Nigerian Press: Burden Of Sustaining Democracy


On May 3, every year, the global community marks the fundamental principles of Press freedom. The day is set aside to, among other things, evaluate Press freedom around the world, defend the media against attacks on their independence and pay tribute to journalists who have lost their lives in the exercise of their profession.
World Press Freedom Day was proclaimed by the United Nations General Assembly in 1993 following a recommendation adopted at the 26th session of UNESCO’s General Conference in 1991. This, in turn, was a response to a call by African journalists who in 1991 produced the landmark Windhoek Declaration on media pluralism and independence.
May 3, therefore, acts as a reminder to government of the need to respect their commitment to Press freedom and to inform citizens of violations of Press freedom. This is against the backdrop of the fact that in dozens of countries around the world, publications are censored, fined, suspended and seized, while journalists, editors and publishers are harassed, attacked, detained and even murdered.
This year’s theme; “Keeping Power In Check: The Role of Media, Justice and the Rule of Law”, therefore, could not have been more apt in capturing the essence and challenges of the modern day media in democracy.
That this year’s celebration covered issues relating to the media, transparency of the political process, inter-independence and media literacy of the judicial system and accountability of State institutions towards the public, speaks volumes of why the Press should enjoy unencumbered environment to carry out their social responsibility.
While The Tide joins the rest of the world to celebrate this year’s Press Freedom Day, we frown at any form of executive recklessness and rascality against the Press.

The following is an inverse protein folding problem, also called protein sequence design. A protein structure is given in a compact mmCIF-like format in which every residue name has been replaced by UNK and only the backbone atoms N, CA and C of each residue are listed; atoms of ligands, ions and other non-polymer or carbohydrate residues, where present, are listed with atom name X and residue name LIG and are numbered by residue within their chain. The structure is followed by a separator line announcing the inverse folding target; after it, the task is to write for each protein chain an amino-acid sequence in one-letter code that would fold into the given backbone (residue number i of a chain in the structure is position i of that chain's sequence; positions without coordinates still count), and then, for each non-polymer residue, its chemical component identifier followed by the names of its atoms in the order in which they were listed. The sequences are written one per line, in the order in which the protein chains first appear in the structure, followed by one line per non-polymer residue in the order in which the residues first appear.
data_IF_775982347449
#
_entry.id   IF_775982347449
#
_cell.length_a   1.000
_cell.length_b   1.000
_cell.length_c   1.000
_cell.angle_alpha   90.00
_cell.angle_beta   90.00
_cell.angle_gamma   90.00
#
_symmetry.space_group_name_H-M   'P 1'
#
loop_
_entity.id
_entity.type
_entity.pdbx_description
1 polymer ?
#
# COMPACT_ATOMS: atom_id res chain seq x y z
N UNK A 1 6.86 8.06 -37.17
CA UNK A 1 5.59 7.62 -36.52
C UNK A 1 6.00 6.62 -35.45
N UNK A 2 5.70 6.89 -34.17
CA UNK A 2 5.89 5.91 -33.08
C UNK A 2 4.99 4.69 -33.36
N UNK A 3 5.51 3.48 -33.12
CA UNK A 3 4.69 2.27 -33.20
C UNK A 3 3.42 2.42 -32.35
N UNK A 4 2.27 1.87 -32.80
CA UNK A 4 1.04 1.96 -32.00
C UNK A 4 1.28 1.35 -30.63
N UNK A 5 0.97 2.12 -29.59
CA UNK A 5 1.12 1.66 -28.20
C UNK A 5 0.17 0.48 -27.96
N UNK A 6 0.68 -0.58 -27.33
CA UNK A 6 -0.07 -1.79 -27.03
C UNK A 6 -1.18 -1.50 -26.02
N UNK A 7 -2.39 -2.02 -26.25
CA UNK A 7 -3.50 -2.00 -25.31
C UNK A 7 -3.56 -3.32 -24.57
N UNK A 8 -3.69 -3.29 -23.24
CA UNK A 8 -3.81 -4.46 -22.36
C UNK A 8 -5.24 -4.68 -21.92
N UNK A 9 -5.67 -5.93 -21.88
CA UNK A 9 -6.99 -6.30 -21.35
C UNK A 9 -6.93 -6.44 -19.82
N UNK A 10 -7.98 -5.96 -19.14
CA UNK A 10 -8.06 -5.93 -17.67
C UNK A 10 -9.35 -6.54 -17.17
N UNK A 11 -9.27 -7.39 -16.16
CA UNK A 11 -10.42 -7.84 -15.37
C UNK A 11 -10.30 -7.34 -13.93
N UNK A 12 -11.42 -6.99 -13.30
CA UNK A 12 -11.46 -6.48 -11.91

We note that Press freedom as enshrined in the 1999 Constitution (as amended), is a fundamental right of the Press and should therefore be respected by all institutions of authority. Such constitutional provision empowers the media and indeed, the citizenry to freely express opinions within the ambit of the law.
It is against this backdrop that we condemn in the strongest terms breaches of Press freedom in Nigeria by mostly the executive arm of government and security agencies, such as the banning of the Punch Newspapers from the State House, Abuja, sometimes last year; the banning of a correspondent of a national newspaper by Imo State Governor, Rochas Okorocha and Bayelsa State government’s hammer on the media sometime ago.
We need not remind the government and its agencies that the Press fought for the democracy Nigerians, and indeed, politicians are enjoying today and that there can be no virile society and participatory democracy without the Press.
A nation without free Press is bound to fail. The Press is key to societal development and remains the link between government and the governed. The Press holds public office holders accountable to the citizenry and is an indispensable factor in modern democracies.
The Tide is, however, sad that in spite of the high social responsibility placed on the shoulders of the Press and its contributions to societal growth and good governance, there is neither a special salary structure nor insurance scheme for Nigerian journalists as is the case in other climes. This is worrisome, discouraging and should be looked into without further delay.
We, therefore, call on Nigeria Union of Journalists (NUJ), Nigeria Guild of Editors (NGE) and other media stakeholders to put journalism practice in the right perspective by securing good welfare package for Nigerian journalists to enable them perform optimally without fear or favour.
We also call for a review of the Press Council Act and the Cyber Crime Law to ensure that journalism practice in Nigeria is standardized in line with global best practices.
Journalists themselves, as watchdogs, must keep to the ethics of the profession and must not be afraid to speak the truth at all times, no matter whose ox is gored.